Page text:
I spent almost seven years working for the government. For those of you who know me well know that those years were spent in the U. S. Air Force and what is interesting to me is the common belief that military service is not government service. Well it is.
I spent my first three years in Japan where I became a Non-com and, when an opportunity opened up for me to learn more about my profession, I opted for an "indefinite" re-enlistment program which offered me an opportunity to leave whenever I chose to do so, once the initial three years were served. It worked well for me as I chose to leave so that I might enroll in college at the onset of a new term.
Meanwhile, I learned a lot about government bureaucracy. My first task upon returning to the States after serving 51+ months in the Far East, was to help in the development of a new Career field for airmen involved in building, testing, installing and maintaining armaments used in military aircraft. My team had access to the latest developments as we were members of the Air Force's Armament Test Centered, headquartered at Eglin AFB in Florida. My first impression was that this would be an exciting opportunity. It would become about as exciting as day-old bread in a convenience market.
The basics for USAF Career fields were established. All we had to do was to follow the format and add the recommendations of the our field personnel as authenticated by their military and civilian supervisors. We sent our first proposals to Washington and they were approved with a few suggestions as to areas where we might make a few minor changes. We made them. prepared finished copy and sent them on to the Pentagon. Then, our team was summoned to the Pentagon where we were introduced to others who were working on new developments in the armament field and it was suggested that we take their recommendations into consideration and re-submit our proposals. When we discussed them with our Commanding General and members of his staff, it was suggested that we all schedule some vacation time as they evaluated the situation. When we returned, nothing had been done and we sat around our office, wondering about our future.
I chose to place a call to an officer I had served with while stationed in Japan, asking if he might know of another opportunity. Within a couple of weeks, I was reassigned to Washington and given a task to investigate cases of reserve personnel called up in the Korean War who had complained of violations in the process. That was very interesting. At least it beat the desk work that had begun to bore me, even though the Gulf beaches had provided lots of adventures for singles in that area.
I conducted seven investigations, found that two were legitimate while the others were not and they kept me out of the field, waiting to testify as to the accuracy of my findings. Talk about boring jobs.
Fortunately, I ran across another former officer friend from Japan and to make a longer story shorter, I left Washington and headed for the Training Command headquarters in St. Louis, MO. I passed their tests to become a Training Instructor and was given temporary duty, reminding supervisors of the lessons that most of them had learned, first hand during World War II.
As September approached, I decided to leave the Air Force and enter college. Within a few days, my application was approved and I became a Freshman at Georgia Tech in Atlanta, GA.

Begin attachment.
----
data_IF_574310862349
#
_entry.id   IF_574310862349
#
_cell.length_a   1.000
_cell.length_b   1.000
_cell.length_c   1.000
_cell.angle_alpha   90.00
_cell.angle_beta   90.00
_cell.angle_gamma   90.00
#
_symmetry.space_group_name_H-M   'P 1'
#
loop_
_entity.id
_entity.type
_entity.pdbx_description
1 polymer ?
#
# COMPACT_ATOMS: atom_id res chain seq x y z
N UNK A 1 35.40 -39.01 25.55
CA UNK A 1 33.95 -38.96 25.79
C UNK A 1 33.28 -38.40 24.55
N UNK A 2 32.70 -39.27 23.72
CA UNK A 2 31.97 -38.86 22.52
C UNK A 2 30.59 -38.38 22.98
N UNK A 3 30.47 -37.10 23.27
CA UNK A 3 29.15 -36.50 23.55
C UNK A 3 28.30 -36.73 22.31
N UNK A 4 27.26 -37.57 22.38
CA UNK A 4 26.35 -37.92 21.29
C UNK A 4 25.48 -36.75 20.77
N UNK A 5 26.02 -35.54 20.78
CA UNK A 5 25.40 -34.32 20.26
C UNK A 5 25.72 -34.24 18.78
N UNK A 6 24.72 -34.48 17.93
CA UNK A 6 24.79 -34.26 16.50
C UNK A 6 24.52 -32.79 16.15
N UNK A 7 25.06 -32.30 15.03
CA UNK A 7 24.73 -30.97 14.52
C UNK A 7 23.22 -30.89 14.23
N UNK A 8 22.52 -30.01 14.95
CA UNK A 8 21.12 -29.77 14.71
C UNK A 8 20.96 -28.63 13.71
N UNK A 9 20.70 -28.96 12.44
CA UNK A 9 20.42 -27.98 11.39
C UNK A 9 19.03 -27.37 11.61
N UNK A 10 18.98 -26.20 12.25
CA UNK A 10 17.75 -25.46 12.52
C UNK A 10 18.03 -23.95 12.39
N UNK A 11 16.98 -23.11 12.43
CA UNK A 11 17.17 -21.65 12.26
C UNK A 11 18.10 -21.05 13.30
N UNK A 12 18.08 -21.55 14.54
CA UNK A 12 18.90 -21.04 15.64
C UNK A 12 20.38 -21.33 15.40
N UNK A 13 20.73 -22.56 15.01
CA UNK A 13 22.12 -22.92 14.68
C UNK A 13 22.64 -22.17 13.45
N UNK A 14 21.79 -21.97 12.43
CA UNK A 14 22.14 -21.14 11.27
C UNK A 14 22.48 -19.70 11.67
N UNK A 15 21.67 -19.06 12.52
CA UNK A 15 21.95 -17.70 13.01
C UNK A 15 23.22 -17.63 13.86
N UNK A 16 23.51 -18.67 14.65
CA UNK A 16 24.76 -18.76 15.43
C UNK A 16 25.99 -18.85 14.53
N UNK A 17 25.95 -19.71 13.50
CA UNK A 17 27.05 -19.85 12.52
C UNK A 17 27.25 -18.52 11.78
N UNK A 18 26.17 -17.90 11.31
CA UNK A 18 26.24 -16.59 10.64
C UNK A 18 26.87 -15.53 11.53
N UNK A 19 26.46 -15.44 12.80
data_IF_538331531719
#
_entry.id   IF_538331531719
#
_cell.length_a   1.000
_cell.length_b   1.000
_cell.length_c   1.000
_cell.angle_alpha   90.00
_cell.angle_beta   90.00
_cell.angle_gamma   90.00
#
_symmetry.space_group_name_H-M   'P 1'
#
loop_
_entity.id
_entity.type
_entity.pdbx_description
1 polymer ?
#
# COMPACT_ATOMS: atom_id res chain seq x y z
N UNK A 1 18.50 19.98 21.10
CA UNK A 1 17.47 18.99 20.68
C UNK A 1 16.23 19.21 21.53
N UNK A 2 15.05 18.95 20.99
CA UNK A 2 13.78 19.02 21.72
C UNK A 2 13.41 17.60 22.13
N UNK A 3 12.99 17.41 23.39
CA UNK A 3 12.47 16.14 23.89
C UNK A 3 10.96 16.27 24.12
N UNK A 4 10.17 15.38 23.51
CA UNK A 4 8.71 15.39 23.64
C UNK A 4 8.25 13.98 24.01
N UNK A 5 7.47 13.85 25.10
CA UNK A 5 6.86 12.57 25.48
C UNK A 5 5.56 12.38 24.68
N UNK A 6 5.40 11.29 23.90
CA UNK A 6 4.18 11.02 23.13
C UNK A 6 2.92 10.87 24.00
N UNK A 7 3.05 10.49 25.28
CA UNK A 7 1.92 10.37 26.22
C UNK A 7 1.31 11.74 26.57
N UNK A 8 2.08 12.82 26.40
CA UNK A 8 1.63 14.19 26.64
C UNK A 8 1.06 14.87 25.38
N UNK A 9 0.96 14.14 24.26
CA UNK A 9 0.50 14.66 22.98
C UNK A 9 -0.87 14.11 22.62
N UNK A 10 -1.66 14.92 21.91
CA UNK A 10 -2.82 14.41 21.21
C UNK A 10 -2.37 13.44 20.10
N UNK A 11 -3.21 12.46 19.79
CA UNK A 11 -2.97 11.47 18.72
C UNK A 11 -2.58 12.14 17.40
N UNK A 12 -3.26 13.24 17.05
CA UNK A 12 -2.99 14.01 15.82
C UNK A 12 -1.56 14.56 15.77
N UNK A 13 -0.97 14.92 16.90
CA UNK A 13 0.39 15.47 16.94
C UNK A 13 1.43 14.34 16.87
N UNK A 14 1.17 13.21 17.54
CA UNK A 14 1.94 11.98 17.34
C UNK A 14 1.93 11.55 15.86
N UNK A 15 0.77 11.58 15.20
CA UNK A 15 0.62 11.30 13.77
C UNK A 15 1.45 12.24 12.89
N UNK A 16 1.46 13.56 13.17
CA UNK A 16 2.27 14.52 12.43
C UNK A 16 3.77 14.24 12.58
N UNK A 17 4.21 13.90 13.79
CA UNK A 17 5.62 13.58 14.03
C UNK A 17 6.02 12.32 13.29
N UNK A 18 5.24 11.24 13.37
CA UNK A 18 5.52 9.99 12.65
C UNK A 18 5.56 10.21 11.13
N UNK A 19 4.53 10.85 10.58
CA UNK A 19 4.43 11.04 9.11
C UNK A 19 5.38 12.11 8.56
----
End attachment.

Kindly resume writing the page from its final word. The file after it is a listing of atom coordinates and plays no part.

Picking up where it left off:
My dream was to earn a degree, qualify for officer status in the Air Force and expect to retire at an early age, having provided a real service for our nation and of course, the government. It would not become a reality as the bride I had married to become a military wife, relented - but that is another that is best left, unrecorded.
My interest in the government has never wavered and I have to believe, the almost seven years I put in were typical of most government operations. I wound up in the Korea War because of my extensions and it was there that I discovered how inept our government can be when the power to function is delegated to lesser qualified individuals. Everyone in the area knew that the North Koreans were going to attack the South. Certainly, General MacArthur with his experience in combat tactics had to know. When he finally acted and caught the North Koreans unawares, it wasn't long before Washington removed him from his command. In the midst of all of that, there seemed to be no one asking, why?
The same question could be asked of our excursion into Vietnam. The French had tried to fight that war and were completely embarrassed. What convinced our government that we would not be and sure enough, our embarrassment was even worse?
In civilian life I became a personnel recruiter and it was my good fortune to have made connections with officials of American oil firms doing business with the Arabian oil interests. Talk about intrigue; that was the order of the day. The Arabs had need of our technical expertise and it should have been apparent, our government people who were hired to be aware of conditions in foreign nations, either had no say in the process, or our companies sold out to the highest bidders. What an opportunity we had to get inside the Arab mentality and evaluate the real possibilities that we could have formed lasting relationships. Where was our government in those years?
Our historians are very much aware of the intrigue of Middle Easteners over the past few centuries and yet our government has not seemed to have even been aware of the disparate relationships between the religious zealots in just one nation - Iraq.
I have before me, the claims of a segment of our society whining about their claim that they are are being "stonewalled" from knowing the facts of problems within our government - today.
When will we ever wake up to the fact that it is not merely politics that seem to irritate our people, but the practices of our government that actually confuse the rest of the world.